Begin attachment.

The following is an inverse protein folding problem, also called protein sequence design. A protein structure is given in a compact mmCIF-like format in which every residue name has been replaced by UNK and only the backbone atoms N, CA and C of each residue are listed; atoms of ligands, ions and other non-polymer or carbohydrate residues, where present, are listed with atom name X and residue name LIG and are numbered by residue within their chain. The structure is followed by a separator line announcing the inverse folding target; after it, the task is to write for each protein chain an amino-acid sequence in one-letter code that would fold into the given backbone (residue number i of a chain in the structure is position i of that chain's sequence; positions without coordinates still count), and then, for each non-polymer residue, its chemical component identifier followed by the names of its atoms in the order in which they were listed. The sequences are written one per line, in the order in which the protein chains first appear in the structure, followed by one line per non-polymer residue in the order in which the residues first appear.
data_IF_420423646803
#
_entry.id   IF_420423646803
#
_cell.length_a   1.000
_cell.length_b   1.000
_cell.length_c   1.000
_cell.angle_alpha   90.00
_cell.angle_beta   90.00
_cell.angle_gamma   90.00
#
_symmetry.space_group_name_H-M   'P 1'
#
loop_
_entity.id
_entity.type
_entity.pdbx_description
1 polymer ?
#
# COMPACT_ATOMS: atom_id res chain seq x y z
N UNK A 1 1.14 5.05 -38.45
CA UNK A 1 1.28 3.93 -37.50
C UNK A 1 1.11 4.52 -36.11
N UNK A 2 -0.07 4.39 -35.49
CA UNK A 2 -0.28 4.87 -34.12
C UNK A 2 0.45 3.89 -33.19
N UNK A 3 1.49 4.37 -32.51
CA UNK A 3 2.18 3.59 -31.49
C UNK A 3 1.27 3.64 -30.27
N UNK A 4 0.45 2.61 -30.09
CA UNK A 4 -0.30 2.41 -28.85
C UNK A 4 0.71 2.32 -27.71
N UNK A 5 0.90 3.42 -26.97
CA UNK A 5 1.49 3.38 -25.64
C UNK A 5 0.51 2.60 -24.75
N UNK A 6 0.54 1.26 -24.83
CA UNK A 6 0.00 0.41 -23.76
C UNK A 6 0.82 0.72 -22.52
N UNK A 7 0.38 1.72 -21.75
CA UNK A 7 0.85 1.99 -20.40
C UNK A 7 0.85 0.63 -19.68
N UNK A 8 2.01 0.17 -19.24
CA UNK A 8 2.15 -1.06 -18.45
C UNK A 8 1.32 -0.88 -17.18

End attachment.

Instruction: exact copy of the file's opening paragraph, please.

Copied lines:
The following is an inverse protein folding problem, also called protein sequence design. A protein structure is given in a compact mmCIF-like format in which every residue name has been replaced by UNK and only the backbone atoms N, CA and C of each residue are listed; atoms of ligands, ions and other non-polymer or carbohydrate residues, where present, are listed with atom name X and residue name LIG and are numbered by residue within their chain. The structure is followed by a separator line announcing the inverse folding target; after it, the task is to write for each protein chain an amino-acid sequence in one-letter code that would fold into the given backbone (residue number i of a chain in the structure is position i of that chain's sequence; positions without coordinates still count), and then, for each non-polymer residue, its chemical component identifier followed by the names of its atoms in the order in which they were listed. The sequences are written one per line, in the order in which the protein chains first appear in the structure, followed by one line per non-polymer residue in the order in which the residues first appear.